Ndeti says the thought of lashes would send him bolting uphill to the school. Teachers soon discovered his speed and he was put in charge of buying bread for them over break time at a shop four kilometers away.

“Teachers would praise my speed. Soon, the whole school knew me as the boy who ran,” he says.

By the time he was getting to high school, he knew he was talented. His uncle who was a trainer encouraged him to keep on. In Third Form, he got into the junior category of the Kenya National Cross Country. He qualified to represent Kenya in New Zealand and won a silver medal. From there, his life as a professional athlete took off. In between, he got into trouble. He was the first Kenyan in history to be banned for doping in 1988 when traces of ephedrine, a stimulant, was found in his blood.

“I had fallen sick and was given medication for a cold. I did not know the ingredients,” he says of the taint that almost ruined his career.

He entered fame without fanfare, and slid away in similar manner. Looking back, his biggest regret is not taking athletics seriously. He says he treated it as a hobby and wishes he would have hired a professional trainer.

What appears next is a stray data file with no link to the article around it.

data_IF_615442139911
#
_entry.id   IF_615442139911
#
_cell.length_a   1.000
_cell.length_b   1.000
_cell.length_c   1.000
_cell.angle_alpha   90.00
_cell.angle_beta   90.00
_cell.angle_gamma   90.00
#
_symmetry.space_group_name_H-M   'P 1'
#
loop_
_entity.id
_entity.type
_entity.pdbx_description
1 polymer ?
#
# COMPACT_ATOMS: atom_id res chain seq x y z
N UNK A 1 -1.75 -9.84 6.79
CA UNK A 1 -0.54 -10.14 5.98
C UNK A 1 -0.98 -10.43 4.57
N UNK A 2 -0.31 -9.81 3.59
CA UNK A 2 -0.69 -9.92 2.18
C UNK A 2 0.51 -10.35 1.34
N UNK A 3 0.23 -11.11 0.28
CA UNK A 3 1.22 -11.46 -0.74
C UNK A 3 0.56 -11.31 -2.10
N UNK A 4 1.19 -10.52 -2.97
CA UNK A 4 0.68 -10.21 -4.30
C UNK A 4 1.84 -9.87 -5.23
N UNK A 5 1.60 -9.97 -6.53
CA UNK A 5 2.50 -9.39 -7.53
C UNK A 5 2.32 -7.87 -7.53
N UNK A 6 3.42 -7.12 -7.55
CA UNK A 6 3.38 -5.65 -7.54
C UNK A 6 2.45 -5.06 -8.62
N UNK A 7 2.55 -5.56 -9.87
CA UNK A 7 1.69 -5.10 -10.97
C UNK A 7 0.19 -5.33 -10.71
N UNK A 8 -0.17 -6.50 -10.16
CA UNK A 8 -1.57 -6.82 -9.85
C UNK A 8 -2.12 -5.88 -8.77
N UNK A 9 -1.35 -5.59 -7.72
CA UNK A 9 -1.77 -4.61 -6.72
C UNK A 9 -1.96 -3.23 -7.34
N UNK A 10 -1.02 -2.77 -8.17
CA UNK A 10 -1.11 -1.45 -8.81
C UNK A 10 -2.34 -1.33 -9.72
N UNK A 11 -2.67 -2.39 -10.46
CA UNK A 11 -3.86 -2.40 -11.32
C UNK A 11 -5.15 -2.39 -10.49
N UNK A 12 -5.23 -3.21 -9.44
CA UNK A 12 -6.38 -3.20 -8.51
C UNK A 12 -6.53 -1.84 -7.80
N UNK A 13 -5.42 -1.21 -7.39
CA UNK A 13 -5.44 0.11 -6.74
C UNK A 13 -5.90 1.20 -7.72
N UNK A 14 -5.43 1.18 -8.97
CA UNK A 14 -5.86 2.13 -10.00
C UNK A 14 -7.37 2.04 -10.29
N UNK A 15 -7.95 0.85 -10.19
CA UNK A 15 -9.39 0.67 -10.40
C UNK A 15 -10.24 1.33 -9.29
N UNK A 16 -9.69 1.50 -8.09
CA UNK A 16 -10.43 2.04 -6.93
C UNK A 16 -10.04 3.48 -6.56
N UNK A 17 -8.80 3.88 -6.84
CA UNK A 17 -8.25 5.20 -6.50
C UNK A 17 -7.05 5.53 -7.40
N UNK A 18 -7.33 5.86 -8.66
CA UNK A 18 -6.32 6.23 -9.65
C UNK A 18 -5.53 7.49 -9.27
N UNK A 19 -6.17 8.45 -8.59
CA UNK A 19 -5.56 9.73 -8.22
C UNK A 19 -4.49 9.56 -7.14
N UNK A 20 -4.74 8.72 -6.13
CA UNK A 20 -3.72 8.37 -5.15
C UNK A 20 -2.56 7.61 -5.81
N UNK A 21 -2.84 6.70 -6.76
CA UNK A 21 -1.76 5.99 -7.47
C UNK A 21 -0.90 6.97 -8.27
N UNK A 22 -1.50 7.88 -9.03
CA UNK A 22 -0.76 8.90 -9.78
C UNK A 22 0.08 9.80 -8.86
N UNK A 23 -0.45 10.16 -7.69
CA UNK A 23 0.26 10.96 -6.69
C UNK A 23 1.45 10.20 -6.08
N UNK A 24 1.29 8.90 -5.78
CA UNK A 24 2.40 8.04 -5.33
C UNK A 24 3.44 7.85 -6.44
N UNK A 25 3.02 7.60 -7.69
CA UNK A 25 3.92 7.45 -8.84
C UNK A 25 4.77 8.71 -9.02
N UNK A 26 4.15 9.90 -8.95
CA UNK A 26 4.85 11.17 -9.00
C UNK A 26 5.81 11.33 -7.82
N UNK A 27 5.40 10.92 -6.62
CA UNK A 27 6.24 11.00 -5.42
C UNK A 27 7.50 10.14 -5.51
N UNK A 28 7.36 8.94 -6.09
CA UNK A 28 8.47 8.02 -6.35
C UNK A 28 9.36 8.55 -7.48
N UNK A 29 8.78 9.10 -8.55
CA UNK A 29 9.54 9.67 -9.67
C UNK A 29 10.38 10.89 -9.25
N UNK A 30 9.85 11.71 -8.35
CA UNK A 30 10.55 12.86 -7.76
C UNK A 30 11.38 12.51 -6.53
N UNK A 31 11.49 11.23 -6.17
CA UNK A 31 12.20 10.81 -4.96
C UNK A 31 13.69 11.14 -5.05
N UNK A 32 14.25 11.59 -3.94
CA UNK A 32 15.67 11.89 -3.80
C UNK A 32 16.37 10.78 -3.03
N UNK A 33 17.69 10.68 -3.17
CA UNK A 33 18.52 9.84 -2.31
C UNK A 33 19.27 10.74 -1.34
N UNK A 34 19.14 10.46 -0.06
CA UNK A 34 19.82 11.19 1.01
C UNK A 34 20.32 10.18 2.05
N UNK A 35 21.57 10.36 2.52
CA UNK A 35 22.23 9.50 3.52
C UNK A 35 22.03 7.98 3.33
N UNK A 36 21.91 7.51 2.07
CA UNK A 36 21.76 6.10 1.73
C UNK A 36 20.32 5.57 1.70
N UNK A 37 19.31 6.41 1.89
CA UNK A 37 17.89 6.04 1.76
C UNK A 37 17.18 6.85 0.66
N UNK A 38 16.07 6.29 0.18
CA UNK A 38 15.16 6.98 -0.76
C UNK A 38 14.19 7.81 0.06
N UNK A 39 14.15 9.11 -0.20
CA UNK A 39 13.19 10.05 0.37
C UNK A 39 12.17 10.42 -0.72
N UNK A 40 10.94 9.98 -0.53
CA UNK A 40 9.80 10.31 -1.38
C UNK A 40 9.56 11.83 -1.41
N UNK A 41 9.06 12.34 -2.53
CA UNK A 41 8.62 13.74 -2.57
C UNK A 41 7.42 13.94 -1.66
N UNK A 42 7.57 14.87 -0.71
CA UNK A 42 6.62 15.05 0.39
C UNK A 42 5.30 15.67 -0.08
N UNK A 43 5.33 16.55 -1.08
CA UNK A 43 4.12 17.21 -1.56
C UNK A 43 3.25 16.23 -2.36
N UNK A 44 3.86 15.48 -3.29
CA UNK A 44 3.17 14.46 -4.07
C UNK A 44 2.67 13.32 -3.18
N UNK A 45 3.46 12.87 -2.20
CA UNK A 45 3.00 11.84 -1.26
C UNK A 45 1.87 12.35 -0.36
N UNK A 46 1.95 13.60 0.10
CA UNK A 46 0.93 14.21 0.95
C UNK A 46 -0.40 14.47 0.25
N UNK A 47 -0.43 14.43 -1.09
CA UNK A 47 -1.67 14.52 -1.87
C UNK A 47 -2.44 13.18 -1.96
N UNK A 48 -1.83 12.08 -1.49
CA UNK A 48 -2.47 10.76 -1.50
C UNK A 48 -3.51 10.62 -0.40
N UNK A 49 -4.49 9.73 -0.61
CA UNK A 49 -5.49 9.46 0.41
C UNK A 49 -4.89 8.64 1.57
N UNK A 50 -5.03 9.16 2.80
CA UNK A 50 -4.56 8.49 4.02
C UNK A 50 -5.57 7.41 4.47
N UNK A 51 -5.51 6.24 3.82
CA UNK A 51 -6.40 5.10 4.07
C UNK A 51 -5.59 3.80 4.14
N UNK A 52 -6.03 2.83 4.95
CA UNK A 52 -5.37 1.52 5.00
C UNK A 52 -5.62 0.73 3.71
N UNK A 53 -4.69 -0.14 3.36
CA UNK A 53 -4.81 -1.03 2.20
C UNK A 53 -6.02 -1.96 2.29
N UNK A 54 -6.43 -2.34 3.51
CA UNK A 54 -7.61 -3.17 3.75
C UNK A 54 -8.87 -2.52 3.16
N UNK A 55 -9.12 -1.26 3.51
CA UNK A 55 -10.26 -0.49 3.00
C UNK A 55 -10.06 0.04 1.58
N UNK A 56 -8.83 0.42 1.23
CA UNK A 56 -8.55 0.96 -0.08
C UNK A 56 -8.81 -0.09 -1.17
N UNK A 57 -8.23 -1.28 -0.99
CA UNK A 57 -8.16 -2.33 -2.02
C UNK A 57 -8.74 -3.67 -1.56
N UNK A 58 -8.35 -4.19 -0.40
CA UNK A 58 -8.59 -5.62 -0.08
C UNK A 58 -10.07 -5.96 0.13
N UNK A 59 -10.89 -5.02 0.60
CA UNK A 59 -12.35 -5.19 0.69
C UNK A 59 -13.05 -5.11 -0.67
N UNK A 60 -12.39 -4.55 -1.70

As he advanced in age, he found himself lurking behind new entrants. The writing was on the wall. Before his final race in 2003, he says, God appeared to him in a dream and showed him a vision of himself standing before a mass of people.

With a Bible, remnants of what he had acquired during his racing days, and faith, he set up a temporary structure in Kitengela. Every Sunday, he gets about 400 believers, some of whom are clueless of how their pastor once shook the sporting world.

He says life has taught him to embrace the fragility of fame and vanity of wealth. The greatest lesson, he says, is that when God wants to use you, He yanks you wherever you are.

He claims that one day as he was practicing, God whispered that he should change the course and focus on the race to heaven.

“Who am I to say No?” he says, absentmindedly caressing his Bible.